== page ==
KENNER, La. – BP PLC, the oil giant that leased the rig that sank into the Gulf of Mexico after a disastrous fire last month, did not provide required proof to regulators that its blowout preventer would be able to shut down a well in an emergency.
In the second day of testimony held jointly by the U.S. Coast Guard and the U.S. Minerals Management Service, which together regulate offshore drilling, Michael Saucier, MMS's regional supervisor for field operations in the Gulf of Mexico, testified that while the agency requires operators to submit proof that they have functioning shear rams – which sever and seal pipes in the event of an emergency – BP PLC did not submit that proof with its permit for the Deepwater Horizon, the rig that sank.
"To my understanding - they didn't for this well. This still doesn't remove the requirement that they should have," Mr. Saucier said.
Despite, in essence, holding hearings to investigate themselves, the agencies elicited testimony Wednesday that questioned whether the government is doing an adequate job in oversight of critical safety equipment used on offshore drilling rigs.
Mr. Saucier also testified that his agency leaves it to the drilling industry to certify that their own blowout preventers and other crucial safety devices are working before installation. And once installed, MMS investigators rely on tests performed by rig operators to show the equipment is functioning properly.
Mr. Saucier added that said that since an "accidental disconnect" on an offshore rig in 2000, MMS has been working on regulations requiring secondary back-up systems. Ten years later, the regulations are still in draft form, he said. The delay in passing these regulations was previously reported by The Wall Street Journal.
"Unfortunately, the process of getting new regulations incorporated takes a lot of time," Mr. Saucier said. "As far as I know they are still in headquarters."
He said, instead, the MMS, has periodically sent rig operators "safety notices" that "highly encourage" them to have back-up safety systems.
"Highly encourage? How does that translate to enforcement?" asked Coast Guard Capt. Hung Nguyen, co-chair of the panel.
"There is no enforcement," Mr. Saucier replied.
"So we have self certification of safety equipment and safety notices that are not enforceable," Mr. Nguyen said.
Ned Kohnkey, a representative at the hearings for Transocean Ltd., the owner and operator of the rig, told the panel he rejected any implication that the "self certification of equipment that takes place is lacking and that perhaps those that are doing it are not doing their jobs."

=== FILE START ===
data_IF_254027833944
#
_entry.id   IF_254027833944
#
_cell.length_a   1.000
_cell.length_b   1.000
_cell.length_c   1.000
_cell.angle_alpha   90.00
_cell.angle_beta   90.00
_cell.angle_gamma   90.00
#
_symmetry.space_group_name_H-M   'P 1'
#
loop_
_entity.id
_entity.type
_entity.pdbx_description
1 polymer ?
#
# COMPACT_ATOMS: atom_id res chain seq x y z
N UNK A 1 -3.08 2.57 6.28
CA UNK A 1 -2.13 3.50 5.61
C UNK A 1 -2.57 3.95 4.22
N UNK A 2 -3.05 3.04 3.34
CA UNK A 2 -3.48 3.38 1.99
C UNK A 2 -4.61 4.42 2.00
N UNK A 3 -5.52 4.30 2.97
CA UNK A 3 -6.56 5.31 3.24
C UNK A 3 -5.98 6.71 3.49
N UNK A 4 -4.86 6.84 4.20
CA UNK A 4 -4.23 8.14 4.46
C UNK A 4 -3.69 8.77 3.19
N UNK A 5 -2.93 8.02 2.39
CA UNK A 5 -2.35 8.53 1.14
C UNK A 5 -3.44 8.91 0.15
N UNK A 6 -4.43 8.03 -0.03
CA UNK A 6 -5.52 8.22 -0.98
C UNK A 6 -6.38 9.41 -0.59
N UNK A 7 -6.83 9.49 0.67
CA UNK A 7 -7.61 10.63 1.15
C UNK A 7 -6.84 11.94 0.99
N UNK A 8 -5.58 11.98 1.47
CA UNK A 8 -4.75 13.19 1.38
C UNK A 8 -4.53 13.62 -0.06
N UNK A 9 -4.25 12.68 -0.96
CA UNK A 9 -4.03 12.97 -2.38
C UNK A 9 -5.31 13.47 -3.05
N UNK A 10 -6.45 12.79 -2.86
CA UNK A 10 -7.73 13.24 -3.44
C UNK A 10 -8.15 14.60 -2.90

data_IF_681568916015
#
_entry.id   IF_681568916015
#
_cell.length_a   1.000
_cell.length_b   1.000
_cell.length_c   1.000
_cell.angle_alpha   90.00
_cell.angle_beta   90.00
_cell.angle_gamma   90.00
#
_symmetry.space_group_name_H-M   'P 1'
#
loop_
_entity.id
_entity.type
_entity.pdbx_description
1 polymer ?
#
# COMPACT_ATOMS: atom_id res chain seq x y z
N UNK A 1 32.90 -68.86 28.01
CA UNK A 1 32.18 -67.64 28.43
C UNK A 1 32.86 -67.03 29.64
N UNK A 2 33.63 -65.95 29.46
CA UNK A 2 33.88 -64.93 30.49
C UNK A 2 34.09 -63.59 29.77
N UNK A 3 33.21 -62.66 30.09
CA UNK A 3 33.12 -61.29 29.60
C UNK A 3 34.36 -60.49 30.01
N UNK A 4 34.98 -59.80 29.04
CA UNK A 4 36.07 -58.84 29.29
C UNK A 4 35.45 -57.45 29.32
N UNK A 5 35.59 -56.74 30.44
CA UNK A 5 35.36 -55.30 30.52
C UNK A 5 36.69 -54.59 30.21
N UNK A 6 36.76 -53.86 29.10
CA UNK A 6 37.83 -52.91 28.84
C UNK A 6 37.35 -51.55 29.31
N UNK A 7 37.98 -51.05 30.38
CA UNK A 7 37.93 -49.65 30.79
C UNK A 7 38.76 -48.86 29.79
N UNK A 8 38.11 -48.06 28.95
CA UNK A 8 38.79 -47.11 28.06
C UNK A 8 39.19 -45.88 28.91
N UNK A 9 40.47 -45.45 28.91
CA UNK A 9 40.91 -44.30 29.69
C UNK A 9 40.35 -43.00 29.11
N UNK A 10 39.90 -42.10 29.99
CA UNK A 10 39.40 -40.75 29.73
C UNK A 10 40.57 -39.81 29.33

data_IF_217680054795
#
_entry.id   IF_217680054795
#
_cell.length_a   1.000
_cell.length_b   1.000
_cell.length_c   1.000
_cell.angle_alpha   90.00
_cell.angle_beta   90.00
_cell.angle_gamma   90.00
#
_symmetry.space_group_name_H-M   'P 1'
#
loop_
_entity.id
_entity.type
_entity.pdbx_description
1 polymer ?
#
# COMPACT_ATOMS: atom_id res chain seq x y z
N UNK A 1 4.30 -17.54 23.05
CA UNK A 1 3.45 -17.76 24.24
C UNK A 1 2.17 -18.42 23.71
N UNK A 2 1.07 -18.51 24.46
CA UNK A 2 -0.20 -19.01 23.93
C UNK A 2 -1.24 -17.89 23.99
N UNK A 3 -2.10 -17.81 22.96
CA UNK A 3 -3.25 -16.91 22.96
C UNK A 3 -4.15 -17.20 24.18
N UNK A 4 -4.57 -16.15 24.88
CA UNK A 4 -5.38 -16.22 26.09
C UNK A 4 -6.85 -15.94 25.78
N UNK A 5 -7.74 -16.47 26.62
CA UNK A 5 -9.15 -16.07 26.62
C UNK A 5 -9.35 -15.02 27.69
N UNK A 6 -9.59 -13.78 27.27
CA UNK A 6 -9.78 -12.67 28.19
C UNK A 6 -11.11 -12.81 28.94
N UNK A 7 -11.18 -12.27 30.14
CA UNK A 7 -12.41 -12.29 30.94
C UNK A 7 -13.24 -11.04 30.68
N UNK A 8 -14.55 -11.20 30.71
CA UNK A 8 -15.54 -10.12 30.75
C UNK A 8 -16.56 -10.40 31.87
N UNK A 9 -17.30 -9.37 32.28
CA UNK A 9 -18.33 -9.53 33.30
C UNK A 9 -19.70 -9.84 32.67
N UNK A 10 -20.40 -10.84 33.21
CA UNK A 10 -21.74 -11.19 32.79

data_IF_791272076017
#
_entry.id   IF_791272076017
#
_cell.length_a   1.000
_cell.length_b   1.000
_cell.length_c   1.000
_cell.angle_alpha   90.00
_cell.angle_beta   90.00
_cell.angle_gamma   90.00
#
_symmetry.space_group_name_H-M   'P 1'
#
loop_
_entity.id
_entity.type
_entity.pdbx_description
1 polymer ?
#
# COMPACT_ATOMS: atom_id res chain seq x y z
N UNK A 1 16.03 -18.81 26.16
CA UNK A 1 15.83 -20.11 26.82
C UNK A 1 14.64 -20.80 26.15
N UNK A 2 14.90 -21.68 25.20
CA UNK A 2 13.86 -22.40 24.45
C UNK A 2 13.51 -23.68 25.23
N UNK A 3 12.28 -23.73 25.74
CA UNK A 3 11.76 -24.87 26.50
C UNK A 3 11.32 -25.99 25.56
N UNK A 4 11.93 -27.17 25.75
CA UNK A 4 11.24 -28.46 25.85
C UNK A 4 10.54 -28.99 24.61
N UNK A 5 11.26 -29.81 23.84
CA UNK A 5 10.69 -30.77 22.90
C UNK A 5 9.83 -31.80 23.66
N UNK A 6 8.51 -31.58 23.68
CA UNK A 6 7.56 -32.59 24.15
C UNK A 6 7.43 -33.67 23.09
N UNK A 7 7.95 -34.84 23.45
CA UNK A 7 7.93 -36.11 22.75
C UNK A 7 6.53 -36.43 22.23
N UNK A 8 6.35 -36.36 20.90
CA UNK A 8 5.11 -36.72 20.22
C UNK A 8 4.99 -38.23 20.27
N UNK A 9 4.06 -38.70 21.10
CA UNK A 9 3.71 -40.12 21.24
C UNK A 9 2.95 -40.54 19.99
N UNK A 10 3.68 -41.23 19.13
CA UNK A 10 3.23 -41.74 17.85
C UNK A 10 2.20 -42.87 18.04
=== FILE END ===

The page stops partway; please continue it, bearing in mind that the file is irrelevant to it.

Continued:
Mr. Kohnkey said the testing of equipment on rigs is done by workers who themselves would be hurt by any "cutting of corners."
Mr. Nguyen replied that he was only trying to determine "how adequate the role of government is" and whether there is a sufficient "safety net" in offshore drilling.
The American Petroleum Institute sets standards for blowout preventers, but Mr. Saucier, the MMS official testified that he's not aware that anyone checks to see if those standards are met.
After the blowout preventer is installed, the MMS ensures that rig tests show the device is working.
"By the time it's on the ocean floor and installed, isn't that a little bit late?" Mr. Nguyen asked. "It wouldn't be better to have (the inspection) done on land?"
Mr. Saucier replied that "it probably would be advantageous to have that."
Summing up Mr. Saucier's testimony, a seemingly incredulous Mr. Nguyen said, "designed to industry standard, manufactured by the industry, and installed by the industry with no government witnessing or oversight of construction or installation, is that correct?"
"That would be correct," Mr. Saucier said.
According to the Coast Guard, there are 16 rigs in the gulf drilling below 5,000 feet.
Coast Guard Lt. Cmdr. Michael Odom, who oversees Coast Guard inspections – the Coast Guard inspects oil company vessels above the water, while the MMS regulates drilling – testified that current regulations for offshore drilling may be out-of-date.
He said many of the regulations were written years ago, and focused on near-shore drilling operations. "As we move farther into deep water and ultra-deepwater," the regulations need to be "more specific."
Now, the regulations are being "outrun" by new technology, he said.
"You have kind of a one shoe fits all approach that in some cases doesn't work well," he said.